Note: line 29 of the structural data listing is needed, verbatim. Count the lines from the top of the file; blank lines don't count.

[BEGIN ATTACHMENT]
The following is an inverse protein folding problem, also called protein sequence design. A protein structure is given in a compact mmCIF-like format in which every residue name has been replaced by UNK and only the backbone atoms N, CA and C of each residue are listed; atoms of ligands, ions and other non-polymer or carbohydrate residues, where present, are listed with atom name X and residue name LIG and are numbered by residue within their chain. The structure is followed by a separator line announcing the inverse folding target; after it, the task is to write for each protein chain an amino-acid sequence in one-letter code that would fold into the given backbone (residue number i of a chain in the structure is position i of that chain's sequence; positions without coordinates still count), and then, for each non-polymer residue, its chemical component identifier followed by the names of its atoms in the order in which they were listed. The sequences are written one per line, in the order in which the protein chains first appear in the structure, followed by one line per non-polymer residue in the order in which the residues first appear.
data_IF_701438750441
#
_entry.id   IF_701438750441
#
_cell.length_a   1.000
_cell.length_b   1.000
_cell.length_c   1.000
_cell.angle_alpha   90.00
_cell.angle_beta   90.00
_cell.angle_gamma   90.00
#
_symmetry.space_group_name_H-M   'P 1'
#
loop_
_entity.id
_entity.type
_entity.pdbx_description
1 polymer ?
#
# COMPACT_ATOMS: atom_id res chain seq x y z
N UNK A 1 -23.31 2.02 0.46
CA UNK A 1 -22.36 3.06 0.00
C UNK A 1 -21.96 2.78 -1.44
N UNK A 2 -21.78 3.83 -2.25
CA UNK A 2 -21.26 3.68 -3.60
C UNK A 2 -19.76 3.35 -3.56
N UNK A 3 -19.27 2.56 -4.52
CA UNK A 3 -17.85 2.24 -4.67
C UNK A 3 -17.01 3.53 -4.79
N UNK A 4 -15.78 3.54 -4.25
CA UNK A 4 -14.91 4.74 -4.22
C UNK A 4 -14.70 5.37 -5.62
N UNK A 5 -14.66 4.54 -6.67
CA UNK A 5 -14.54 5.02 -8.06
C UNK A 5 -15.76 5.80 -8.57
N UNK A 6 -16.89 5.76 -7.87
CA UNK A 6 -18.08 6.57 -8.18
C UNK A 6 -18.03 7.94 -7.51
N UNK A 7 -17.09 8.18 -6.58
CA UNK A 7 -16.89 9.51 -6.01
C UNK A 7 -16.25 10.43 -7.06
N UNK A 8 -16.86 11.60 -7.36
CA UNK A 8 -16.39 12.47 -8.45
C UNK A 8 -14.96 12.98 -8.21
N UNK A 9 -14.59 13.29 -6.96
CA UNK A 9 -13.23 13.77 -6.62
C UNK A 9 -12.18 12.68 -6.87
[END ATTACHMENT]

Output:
CA UNK A 3 -17.85 2.24 -4.67